Finally: Here's to pageview # 200,000! See you in Boston on Sunday morning at the #ASM2014 conference: Passion for Parasites !

Literature:

Blaser, M. (1997). Ecology of Helicobacter pylori in the human stomach. Journal of Clinical Investigation, 100 (4), 759-762 DOI: 10.1172/JCI119588  

Casadevall, A., & Pirofski, L. (2000). Host-Pathogen Interactions: Basic Concepts of Microbial Commensalism, Colonization, Infection, and Disease. Infection and Immunity, 68 (12), 6511-6518 DOI: 10.1128/IAI.68.12.6511-6518.2000

Wednesday, December 4, 2013

This Month in Blastocystis Research (NOV 2013)

Few commercial kits are available for detection of Blastocystis. One of them is the ParaFlorB kit developed by Boulder Diagnostics which uses a monoclonal antibody to detect Blastocystis-specific antigen. We are currently testing this kit in our lab, and I hope to be able to get back with a summary of our experience once the evaluation has finished. Another kit is the EasyScreenTM Enteric Parasite Detection Kit (Genetic Signatures, Sydney, Australia), which was recently evaluated by some of my Australian colleagues (Stark et al., 2013). In this case, Blastocystis has been included in a panel testing for 5 parasitic genera, the other ones being Giardia, Cryptosporidium, Entamoeba, and Dientamoeba, which makes it interesting in a clinical microbiology context, - at least for research purposes.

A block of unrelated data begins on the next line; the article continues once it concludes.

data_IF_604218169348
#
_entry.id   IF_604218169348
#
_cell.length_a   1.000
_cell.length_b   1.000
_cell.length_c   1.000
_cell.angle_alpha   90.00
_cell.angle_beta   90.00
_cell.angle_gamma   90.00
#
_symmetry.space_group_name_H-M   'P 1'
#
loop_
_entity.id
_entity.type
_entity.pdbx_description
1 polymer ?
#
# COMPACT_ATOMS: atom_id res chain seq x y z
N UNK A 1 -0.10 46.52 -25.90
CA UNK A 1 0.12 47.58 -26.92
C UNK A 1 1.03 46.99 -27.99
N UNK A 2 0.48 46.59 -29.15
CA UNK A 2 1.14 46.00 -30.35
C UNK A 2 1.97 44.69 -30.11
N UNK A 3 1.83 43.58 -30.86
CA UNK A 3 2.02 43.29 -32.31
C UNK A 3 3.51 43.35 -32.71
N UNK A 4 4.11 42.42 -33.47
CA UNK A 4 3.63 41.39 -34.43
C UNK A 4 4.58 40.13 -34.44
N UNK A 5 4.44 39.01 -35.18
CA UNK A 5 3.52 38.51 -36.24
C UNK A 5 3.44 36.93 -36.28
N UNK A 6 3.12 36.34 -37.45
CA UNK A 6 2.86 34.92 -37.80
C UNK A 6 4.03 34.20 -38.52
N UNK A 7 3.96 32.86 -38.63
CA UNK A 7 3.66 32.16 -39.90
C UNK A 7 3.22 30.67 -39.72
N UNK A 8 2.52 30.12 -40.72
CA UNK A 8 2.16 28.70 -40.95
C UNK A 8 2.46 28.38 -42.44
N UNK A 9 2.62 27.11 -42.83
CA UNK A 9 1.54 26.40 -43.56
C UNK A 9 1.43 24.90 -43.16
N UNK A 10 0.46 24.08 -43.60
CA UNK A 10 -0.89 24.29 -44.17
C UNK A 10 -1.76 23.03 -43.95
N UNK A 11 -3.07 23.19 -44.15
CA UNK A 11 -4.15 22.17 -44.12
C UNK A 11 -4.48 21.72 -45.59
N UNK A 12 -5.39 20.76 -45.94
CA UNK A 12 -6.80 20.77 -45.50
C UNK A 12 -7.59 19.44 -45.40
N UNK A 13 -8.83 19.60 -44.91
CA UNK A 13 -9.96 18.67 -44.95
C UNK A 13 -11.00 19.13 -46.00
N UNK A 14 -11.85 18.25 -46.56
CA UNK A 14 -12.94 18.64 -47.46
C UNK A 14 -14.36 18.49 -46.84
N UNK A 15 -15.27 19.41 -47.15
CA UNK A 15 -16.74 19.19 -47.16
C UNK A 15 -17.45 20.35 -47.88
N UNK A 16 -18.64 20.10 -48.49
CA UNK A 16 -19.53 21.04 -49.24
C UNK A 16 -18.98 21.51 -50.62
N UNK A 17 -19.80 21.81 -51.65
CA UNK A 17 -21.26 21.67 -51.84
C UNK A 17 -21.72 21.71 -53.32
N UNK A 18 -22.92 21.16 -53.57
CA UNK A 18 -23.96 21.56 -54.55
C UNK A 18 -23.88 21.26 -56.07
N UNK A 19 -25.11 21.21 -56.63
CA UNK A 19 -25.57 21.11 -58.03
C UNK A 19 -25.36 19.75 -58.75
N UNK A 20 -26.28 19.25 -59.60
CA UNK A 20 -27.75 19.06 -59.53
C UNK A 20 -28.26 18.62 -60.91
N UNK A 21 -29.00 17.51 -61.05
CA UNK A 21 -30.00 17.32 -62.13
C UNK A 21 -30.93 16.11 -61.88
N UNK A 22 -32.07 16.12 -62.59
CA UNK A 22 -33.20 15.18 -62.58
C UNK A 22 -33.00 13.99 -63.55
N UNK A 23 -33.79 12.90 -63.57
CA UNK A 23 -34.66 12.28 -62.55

It can certainly be discussed whether both Dientamoeba and Blastocystis should be part of routine screening for single-celled intestinal parasites. For some years, we have included Dientamoeba in a PCR panel also consisting of Cryptosporidium, Giardia and Entamoeba, but we are about to remove it from this panel. This does not mean that we will not be testing for Dientamoeba; it only means that we will offer testing for Dientamoeba as a separate analysis, in line with our tests for Blastocystis.